After a long battle with neighbors over noisy workout classes and runs past their door, a local CrossFit gym is planning to move.
Yankee CrossFit, which operated at 504 Main St. since 2010, was at the center of a lawsuit with the town of Farmington and the gym’s neighbors until it recently settled and agreed to new terms within the town regulations.
The high-energy workout classes, with music, shouting from instructors and crashing weights spilled out of the gym’s building and into the yard of the Quigleys, who lived next door. The gym’s workout regimen frequently also included short runs past the Quigley’s home and landmarks on their property were given as references, according to Deborah Quigley.
The family took its complaints to the town, which issued a cease and desist order in May 2012.
But the classes and noise continued and fines against the gym mounted. The town was fining the gym $150 per day when violations of its original permit were observed.
The town obtained an injunction against the gym and the gym appealed the cease and desist order, then hired its own lawyer. The matter was finally settled with the town in December of 2012.
The terms of the settlement include a new special permit, with new conditions to keep the gym’s noise and activities inside the building and its members away from the Quigley’s home. The motion was approved by the Town Plan and Zoning Commission at its December meeting.
But just a month later, Yankee CrossFit was back on the commission’s agenda, asking for a special permit for a new location in the Farmington industrial park.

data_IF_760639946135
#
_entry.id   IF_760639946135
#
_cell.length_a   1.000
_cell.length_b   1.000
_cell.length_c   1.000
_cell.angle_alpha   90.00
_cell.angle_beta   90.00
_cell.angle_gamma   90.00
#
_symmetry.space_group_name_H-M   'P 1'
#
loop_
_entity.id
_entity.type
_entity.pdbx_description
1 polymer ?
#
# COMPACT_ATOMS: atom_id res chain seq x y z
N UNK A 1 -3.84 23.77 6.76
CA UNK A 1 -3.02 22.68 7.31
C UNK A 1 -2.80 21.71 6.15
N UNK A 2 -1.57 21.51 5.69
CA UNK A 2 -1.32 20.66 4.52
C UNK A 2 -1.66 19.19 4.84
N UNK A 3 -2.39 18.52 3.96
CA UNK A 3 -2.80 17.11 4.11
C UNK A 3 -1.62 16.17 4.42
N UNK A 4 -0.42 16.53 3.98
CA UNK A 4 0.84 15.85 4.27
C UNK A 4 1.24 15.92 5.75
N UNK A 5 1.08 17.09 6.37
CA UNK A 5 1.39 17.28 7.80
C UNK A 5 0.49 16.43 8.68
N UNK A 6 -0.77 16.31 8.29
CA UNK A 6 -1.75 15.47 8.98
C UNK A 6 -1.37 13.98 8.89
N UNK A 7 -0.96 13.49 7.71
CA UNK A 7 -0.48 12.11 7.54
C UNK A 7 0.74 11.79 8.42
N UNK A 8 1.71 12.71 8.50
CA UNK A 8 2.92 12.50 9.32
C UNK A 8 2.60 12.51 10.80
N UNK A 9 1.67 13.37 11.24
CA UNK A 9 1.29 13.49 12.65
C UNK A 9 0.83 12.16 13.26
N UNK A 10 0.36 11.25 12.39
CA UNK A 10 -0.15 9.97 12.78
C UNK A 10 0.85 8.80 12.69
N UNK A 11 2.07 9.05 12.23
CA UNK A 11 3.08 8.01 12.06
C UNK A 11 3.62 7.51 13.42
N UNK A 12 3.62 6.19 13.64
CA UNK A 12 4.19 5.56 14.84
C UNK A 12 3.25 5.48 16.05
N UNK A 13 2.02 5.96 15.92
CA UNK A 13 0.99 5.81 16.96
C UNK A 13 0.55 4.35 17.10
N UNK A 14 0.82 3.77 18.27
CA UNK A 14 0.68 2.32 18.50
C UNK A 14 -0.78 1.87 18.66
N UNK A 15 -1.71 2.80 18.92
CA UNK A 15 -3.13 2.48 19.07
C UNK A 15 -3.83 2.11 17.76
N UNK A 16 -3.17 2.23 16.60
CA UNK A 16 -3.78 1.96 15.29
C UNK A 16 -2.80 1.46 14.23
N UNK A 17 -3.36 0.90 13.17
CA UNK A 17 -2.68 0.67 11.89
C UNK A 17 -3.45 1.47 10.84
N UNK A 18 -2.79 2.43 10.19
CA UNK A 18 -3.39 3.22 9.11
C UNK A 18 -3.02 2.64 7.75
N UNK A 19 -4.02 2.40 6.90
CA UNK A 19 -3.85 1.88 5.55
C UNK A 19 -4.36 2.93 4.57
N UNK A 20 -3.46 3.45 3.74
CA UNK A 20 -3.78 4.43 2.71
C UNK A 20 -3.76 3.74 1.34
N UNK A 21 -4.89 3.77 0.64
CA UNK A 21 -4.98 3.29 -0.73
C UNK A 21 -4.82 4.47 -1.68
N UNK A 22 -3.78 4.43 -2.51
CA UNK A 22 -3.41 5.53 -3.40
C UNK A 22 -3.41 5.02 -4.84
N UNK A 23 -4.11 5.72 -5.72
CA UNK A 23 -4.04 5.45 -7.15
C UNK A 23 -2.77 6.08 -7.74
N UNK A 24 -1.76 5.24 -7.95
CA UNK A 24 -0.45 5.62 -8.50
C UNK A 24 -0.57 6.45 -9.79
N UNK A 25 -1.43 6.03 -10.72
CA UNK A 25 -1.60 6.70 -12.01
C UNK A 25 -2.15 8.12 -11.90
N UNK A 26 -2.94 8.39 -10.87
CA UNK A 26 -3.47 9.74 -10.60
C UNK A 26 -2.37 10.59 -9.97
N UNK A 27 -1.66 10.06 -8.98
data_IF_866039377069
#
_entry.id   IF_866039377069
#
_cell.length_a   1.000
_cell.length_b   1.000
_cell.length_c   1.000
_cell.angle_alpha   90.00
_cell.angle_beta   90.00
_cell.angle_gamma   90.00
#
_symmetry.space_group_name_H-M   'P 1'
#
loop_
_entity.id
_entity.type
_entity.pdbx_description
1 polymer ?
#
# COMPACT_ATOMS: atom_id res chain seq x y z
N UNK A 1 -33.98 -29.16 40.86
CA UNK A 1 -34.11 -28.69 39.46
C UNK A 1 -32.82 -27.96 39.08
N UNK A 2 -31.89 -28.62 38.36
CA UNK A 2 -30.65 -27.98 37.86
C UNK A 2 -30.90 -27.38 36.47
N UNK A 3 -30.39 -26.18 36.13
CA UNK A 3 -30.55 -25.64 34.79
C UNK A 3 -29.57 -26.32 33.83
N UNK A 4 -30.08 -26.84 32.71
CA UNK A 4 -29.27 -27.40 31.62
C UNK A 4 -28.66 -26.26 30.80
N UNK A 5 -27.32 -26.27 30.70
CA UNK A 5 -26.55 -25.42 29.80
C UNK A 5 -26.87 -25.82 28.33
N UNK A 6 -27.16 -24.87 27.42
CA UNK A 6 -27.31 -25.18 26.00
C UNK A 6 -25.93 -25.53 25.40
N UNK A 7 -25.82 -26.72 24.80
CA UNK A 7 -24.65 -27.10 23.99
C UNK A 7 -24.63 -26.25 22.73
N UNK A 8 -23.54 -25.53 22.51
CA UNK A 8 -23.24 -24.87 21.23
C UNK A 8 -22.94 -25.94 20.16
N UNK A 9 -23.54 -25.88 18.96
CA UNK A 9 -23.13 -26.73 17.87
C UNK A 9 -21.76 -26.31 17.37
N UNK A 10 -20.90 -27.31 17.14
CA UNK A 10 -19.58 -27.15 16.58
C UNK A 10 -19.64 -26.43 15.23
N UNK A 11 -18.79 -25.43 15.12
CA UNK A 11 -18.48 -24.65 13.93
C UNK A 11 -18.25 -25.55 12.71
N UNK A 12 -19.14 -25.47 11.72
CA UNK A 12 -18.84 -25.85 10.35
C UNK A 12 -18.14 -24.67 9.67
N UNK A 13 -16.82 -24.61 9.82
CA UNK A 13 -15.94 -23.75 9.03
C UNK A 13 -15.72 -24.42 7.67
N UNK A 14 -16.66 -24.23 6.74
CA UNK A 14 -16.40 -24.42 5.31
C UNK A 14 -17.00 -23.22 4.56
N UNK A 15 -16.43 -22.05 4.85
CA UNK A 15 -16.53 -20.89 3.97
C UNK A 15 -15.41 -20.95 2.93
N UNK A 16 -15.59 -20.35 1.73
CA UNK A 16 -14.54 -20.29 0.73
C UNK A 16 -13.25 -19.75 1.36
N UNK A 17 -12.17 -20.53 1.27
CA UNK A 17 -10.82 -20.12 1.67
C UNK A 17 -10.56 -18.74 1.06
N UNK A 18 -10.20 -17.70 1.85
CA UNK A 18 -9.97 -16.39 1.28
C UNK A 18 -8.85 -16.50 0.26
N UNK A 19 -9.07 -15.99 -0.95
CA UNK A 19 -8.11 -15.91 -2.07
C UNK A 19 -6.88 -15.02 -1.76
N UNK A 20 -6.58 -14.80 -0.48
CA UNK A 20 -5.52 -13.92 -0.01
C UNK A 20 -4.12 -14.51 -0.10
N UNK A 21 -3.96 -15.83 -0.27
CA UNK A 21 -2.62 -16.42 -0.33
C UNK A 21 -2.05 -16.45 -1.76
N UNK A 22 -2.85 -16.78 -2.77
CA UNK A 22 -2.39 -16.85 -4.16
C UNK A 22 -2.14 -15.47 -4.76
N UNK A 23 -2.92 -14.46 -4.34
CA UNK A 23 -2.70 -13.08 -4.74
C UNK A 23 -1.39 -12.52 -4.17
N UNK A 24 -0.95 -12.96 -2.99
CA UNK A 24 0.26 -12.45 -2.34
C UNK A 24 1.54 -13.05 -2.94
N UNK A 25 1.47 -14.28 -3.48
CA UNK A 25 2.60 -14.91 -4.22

The gym plans to move to 24 Spring Lane, next to Murray Kaizer Dental Lab, which owns the building.
Geraldine Kaizer represented the application, along with a representative of the gym, who said the gym would not use an outside speaker system but he could not promise participants would not yell or run by the Quigleys’ house.
Kaizer said a small area of the parking lot was available for CrossFit to hold classes and the building’s previous tenant had been a music and dance studio.
Commission members agreed the new location would be a good fit for the gym.
“I’ve seen this space and think it really does suit your purposes,” said Chairman Phil Dunn. “This is entirely in an industrial zone… unless you violate the noise ordinance and we do have a complaint, I wouldn’t restrict your special permit to include speakers or bullhorns because I don’t think there’s anyone you could bother.”
Quigley addressed the commission, asking members to consider a way for her property to be protected, since moving to a new location would free the gym from the newly agreed on conditions.
The commission approved CrossFit’s application and gave permission for it to operate in the new location. Farmington Valley Dance and Music, formerly known as Danscapes, used to occupy the space but has recently moved to 210 Main St. in Post Office Square.